To celebrate the first four years of the Fessenden Professorships and Prizes in Science Innovation, Headway looks at four of the many ways the program has helped McGill researchers translate their ideas into products — because there’s more to getting the world to notice your innovative ideas than just building the proverbial better mousetrap. //
By Dana Yates
When it comes to supporting innovation, Canadian researchers need all the help they can get. In the Conference Board of Canada’s annual Innovation Report Card, Canada ranked 14th out of the 17 industrialized countries surveyed. As a nation, we’re particularly poor at getting research breakthroughs into the marketplace; when it comes to patents (relative to population), we trail all but Ireland, Australia and Italy. Thanks to a unique funding program in McGill University’s Faculty of Science, however, it’s becoming easier for researchers to turn their discoveries into commercially available technologies.
Launched in 2008, the annual Fessenden Professorships in Science Innovation were created by a $1.25-million donation from John Blachford, BEng’59, PhD’63, and his wife, Janet. The program is also supported by a $750,000 contribution from a confidential donor. The Fessenden Prizes in Science Innovation were made possible by a further gift by John and Janet’s son, Erik Blachford. The Fessenden program honours Blachford’s great-uncle, the late Canadian inventor Reginald Aubrey Fessenden. Among his achievements, Fessenden made the first radio broadcast of the human voice, two days before Christmas 1900. (The voice was his, the message distinctly Canadian: “Is it snowing where you are?”)
The Fessenden initiatives consist of two types of awards. Fessenden Prizes, which are awarded to professors and students, recognize McGill research results that have clear commercialization potential and provide between $2,500 to $4000 of funding. Fessenden Professorships promote the development of spin-off companies and are worth between $25,000 and $70,000 for one year of funding.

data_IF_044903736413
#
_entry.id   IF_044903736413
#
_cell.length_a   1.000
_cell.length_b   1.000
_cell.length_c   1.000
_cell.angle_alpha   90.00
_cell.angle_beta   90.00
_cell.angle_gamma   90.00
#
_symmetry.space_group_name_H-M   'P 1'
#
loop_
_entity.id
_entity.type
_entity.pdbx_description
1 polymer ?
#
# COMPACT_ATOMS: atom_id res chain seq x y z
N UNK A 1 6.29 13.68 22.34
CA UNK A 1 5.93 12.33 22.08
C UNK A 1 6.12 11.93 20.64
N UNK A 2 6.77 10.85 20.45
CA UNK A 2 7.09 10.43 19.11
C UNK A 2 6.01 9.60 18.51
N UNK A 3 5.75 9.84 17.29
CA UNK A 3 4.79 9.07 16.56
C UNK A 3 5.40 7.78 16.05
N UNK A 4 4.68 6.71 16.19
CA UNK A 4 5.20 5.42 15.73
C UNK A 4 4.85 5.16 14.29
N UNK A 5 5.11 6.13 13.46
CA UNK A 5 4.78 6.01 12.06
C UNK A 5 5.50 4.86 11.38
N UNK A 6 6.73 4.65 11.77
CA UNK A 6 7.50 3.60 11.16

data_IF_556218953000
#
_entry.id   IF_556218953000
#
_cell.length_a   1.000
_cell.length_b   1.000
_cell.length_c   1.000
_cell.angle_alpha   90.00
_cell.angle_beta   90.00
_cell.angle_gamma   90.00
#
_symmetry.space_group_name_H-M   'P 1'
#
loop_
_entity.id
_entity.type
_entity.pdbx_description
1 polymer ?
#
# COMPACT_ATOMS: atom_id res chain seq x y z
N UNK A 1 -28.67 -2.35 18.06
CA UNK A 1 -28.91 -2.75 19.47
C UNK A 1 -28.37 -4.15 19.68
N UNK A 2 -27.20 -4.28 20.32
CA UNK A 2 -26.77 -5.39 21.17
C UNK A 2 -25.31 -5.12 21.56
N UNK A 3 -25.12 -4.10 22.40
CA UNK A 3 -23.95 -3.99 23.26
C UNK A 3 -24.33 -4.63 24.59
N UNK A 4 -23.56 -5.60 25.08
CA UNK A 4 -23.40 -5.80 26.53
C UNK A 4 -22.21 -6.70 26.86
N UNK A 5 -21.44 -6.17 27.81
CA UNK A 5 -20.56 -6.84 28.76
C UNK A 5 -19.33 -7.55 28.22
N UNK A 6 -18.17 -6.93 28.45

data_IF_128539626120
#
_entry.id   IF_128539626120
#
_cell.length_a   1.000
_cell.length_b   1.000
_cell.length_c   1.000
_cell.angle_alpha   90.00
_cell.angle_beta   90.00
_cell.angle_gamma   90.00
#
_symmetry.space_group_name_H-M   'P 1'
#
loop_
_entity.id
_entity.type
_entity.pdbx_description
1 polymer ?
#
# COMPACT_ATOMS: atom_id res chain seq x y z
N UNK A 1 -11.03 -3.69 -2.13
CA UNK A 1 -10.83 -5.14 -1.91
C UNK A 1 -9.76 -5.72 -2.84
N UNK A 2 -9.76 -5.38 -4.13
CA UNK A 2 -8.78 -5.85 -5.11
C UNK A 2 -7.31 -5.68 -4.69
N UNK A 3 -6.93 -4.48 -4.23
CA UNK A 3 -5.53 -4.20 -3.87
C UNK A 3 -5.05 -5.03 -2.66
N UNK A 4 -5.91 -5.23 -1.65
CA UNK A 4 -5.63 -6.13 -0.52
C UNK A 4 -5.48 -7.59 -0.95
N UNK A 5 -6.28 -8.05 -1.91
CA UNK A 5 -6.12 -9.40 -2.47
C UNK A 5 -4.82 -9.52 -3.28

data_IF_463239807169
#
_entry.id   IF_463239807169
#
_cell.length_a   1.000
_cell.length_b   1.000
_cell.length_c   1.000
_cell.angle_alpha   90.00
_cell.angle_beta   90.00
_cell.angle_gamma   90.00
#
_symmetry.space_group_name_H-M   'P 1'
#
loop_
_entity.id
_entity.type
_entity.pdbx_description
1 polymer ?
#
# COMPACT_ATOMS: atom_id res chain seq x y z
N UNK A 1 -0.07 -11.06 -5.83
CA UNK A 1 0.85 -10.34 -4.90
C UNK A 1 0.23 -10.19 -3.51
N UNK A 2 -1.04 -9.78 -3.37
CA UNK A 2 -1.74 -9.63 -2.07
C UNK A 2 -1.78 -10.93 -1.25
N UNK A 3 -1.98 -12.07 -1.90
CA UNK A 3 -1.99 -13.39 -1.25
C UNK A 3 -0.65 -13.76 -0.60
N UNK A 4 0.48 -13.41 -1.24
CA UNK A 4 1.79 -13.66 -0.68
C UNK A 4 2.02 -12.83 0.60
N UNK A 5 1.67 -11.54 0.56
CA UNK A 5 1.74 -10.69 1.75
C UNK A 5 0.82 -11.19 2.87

The technology transfer process is akin to launching a rocket, says Gregory Dudek, director of McGill’s School of Computer Science and the McGill Mobile Robotics Laboratory. “First, one engine fires up and then the next one. Once you have lift -off, everything goes faster and faster.”
In 2009, Dudek was awarded a Fessenden Prize, and in the following year, received a professorship. Those awards, he says, were critical. Indeed, they helped him purchase research equipment, hire support staff and finally launch a successful spinoff company.
Now, Dudek is president of the Montreal-based firm Independent Robotics Inc. (IRI). Also involving Michael Jenkin of York University, entrepreneur Martin Stanley, McGill mechanical engineering graduate Chris Prahacs and mechanical engineer Bir Bikram Dey, the company develops intelligent, autonomous robots — the kind that explore environments in which people dare not go. Namely, the deepest areas of the ocean.
In the underwater world, humans are limited by the number of oxygen tanks they can carry, the depths to which they can descend and the delicacy of the aquatic ecosystem. IRI’s amphibious robots can, however, create 3-D models of what lies 30 metres beneath the waves, monitor quantities of fish and measure the effcts of climate change on coral reefs.
That sort of in-depth investigation also characterizes Nicolas Moitessier’s research. But instead of studying undersea environments, he is taking a virtual look-see into the human body.
An associate professor of chemistry and co-founder of the spinoff company Molecular Forecaster, Moitessier has developed soft ware that predicts how medications will behave in the body.
The soft ware relies upon 3-D drawings of molecules, which are intended to simulate the properties of drugs. Using these molecule models, Moitessier can determine how a drug will perform and how the medication will be cleared from the body. That advance knowledge could one day transform the drug development process.
“Currently, it takes about 15 years and $1 billion to bring a drug to market. So, instead of running thousands of time-consuming and expensive tests, we could have the results in minutes,” says Moitessier.